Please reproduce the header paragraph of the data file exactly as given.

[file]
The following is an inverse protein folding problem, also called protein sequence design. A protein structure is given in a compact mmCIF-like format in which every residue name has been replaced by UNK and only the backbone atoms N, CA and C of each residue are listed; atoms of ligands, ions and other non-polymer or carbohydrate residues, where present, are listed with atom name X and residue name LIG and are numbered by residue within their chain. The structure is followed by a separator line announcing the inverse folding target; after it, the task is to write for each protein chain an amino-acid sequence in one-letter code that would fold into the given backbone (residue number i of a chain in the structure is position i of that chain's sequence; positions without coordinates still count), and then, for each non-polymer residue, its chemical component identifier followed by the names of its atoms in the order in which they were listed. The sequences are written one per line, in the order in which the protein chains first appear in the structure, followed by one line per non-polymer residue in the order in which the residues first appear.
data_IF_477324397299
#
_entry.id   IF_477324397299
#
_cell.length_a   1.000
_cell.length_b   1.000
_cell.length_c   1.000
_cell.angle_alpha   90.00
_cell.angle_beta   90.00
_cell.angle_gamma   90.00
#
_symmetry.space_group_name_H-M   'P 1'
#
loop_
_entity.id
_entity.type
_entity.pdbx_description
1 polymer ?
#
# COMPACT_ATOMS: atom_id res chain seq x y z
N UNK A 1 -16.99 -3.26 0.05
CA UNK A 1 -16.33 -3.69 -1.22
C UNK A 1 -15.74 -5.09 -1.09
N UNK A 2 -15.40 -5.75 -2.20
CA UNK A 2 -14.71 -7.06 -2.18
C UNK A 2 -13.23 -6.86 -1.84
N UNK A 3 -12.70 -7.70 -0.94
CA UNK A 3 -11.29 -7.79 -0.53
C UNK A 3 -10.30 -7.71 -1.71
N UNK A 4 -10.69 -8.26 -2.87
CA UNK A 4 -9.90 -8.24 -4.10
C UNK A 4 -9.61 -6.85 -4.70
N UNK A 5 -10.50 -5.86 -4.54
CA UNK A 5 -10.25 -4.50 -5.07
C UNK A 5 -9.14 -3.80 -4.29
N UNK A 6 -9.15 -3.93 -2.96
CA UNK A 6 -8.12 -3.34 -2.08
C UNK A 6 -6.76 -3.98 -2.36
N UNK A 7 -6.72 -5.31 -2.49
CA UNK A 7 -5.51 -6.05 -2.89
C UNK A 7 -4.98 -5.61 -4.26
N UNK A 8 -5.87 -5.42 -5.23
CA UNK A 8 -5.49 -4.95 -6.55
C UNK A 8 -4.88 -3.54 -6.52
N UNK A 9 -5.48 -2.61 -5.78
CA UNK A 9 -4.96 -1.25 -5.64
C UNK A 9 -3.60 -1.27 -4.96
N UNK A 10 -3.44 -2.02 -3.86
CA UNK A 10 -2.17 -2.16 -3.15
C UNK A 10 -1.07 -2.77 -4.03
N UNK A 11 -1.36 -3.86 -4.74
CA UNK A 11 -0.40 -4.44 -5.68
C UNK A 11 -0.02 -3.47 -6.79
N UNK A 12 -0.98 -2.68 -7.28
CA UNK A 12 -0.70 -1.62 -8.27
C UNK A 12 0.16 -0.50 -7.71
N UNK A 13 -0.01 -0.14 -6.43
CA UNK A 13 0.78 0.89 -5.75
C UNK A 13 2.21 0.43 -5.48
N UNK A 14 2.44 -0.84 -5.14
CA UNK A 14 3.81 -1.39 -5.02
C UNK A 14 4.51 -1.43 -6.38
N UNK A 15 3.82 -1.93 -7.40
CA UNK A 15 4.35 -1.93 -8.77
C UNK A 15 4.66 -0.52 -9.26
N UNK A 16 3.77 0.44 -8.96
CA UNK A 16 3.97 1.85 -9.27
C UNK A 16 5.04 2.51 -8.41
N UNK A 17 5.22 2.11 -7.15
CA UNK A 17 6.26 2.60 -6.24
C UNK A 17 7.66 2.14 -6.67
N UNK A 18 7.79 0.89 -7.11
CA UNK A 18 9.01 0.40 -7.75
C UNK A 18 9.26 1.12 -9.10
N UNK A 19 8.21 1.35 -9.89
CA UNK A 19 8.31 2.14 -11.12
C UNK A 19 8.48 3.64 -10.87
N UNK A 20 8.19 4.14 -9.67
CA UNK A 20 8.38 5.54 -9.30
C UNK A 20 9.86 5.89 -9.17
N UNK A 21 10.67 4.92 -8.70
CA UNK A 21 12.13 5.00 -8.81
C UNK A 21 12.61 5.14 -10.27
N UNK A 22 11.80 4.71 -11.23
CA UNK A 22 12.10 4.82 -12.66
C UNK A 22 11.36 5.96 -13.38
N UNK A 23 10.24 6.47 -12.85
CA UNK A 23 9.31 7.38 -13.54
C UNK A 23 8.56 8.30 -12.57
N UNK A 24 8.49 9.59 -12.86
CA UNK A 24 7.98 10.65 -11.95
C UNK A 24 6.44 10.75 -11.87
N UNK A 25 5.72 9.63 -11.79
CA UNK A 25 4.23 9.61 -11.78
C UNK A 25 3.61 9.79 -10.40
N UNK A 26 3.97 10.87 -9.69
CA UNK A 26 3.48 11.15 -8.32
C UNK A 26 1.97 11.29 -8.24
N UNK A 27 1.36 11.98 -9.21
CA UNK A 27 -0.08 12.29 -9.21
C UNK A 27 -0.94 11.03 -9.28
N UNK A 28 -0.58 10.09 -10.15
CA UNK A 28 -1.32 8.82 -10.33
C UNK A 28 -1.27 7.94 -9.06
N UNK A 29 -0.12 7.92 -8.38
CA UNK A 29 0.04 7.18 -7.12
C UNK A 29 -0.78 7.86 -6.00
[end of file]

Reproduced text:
The following is an inverse protein folding problem, also called protein sequence design. A protein structure is given in a compact mmCIF-like format in which every residue name has been replaced by UNK and only the backbone atoms N, CA and C of each residue are listed; atoms of ligands, ions and other non-polymer or carbohydrate residues, where present, are listed with atom name X and residue name LIG and are numbered by residue within their chain. The structure is followed by a separator line announcing the inverse folding target; after it, the task is to write for each protein chain an amino-acid sequence in one-letter code that would fold into the given backbone (residue number i of a chain in the structure is position i of that chain's sequence; positions without coordinates still count), and then, for each non-polymer residue, its chemical component identifier followed by the names of its atoms in the order in which they were listed. The sequences are written one per line, in the order in which the protein chains first appear in the structure, followed by one line per non-polymer residue in the order in which the residues first appear.